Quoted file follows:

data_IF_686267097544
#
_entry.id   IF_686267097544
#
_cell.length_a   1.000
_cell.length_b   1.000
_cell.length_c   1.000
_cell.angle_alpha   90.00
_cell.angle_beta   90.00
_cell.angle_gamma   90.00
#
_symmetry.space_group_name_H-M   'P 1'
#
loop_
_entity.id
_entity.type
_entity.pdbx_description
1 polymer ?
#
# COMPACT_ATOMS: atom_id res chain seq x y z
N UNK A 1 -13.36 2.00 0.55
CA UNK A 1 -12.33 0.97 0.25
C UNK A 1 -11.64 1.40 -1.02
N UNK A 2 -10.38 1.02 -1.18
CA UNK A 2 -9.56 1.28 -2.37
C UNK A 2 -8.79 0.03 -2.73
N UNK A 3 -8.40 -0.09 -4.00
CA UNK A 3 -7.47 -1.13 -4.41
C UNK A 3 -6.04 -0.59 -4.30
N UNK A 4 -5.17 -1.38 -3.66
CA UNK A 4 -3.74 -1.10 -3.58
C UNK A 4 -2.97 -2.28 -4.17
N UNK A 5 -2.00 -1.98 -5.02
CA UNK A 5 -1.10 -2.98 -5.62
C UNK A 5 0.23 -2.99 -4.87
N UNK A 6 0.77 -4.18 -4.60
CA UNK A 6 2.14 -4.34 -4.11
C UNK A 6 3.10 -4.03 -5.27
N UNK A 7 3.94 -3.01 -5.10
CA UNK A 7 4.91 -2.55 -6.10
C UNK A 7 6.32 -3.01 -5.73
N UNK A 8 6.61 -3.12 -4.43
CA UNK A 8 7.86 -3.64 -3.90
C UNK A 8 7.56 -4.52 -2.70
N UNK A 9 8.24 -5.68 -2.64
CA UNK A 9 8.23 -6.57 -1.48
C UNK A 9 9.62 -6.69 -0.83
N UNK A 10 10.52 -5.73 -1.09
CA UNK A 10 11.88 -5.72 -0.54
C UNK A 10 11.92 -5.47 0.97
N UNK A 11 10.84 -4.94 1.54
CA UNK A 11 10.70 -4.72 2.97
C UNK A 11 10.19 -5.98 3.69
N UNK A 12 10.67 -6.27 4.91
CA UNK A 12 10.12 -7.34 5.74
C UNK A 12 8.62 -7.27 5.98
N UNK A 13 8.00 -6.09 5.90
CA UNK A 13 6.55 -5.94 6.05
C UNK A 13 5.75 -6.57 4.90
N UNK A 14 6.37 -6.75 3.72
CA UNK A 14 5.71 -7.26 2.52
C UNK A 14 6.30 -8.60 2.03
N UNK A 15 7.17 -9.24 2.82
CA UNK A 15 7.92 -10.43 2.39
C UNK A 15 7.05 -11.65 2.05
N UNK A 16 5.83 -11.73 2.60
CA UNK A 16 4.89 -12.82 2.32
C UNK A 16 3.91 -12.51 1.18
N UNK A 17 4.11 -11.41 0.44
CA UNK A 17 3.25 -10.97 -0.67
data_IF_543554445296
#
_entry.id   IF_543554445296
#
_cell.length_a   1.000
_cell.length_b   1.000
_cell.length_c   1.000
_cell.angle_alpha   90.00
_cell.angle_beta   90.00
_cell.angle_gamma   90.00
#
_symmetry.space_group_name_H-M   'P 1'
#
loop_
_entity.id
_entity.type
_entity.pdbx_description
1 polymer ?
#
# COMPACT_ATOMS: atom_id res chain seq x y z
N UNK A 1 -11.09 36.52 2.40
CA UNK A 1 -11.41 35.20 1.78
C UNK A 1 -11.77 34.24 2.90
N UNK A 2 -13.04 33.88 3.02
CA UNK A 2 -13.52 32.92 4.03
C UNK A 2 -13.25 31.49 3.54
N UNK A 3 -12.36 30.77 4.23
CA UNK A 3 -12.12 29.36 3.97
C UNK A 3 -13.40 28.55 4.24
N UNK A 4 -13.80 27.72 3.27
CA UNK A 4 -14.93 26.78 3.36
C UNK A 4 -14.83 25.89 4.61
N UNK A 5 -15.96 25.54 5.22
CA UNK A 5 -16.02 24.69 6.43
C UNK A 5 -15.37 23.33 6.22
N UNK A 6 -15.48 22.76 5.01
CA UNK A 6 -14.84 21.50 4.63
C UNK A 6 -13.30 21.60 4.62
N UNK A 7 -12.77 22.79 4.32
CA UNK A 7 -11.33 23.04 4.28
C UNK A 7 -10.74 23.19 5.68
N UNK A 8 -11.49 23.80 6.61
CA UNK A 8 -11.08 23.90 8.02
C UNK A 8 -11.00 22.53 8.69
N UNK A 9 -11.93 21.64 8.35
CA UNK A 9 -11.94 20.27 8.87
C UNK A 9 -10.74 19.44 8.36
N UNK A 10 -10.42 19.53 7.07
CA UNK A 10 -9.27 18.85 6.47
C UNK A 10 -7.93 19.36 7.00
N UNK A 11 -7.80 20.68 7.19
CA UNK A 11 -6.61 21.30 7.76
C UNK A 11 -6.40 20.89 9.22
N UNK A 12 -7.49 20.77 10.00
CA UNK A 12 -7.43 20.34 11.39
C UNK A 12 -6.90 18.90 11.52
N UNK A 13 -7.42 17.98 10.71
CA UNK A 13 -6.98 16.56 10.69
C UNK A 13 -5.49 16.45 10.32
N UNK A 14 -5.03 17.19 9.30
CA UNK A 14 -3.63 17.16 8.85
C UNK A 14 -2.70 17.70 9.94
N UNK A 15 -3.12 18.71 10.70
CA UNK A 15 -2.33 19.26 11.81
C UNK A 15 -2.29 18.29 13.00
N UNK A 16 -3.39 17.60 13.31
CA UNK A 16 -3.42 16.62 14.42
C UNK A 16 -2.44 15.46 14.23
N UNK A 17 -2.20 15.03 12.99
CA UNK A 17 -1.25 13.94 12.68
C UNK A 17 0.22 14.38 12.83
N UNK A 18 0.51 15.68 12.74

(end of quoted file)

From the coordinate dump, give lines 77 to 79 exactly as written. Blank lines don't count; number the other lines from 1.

_cell.length_c   1.000
_cell.angle_alpha   90.00
_cell.angle_beta   90.00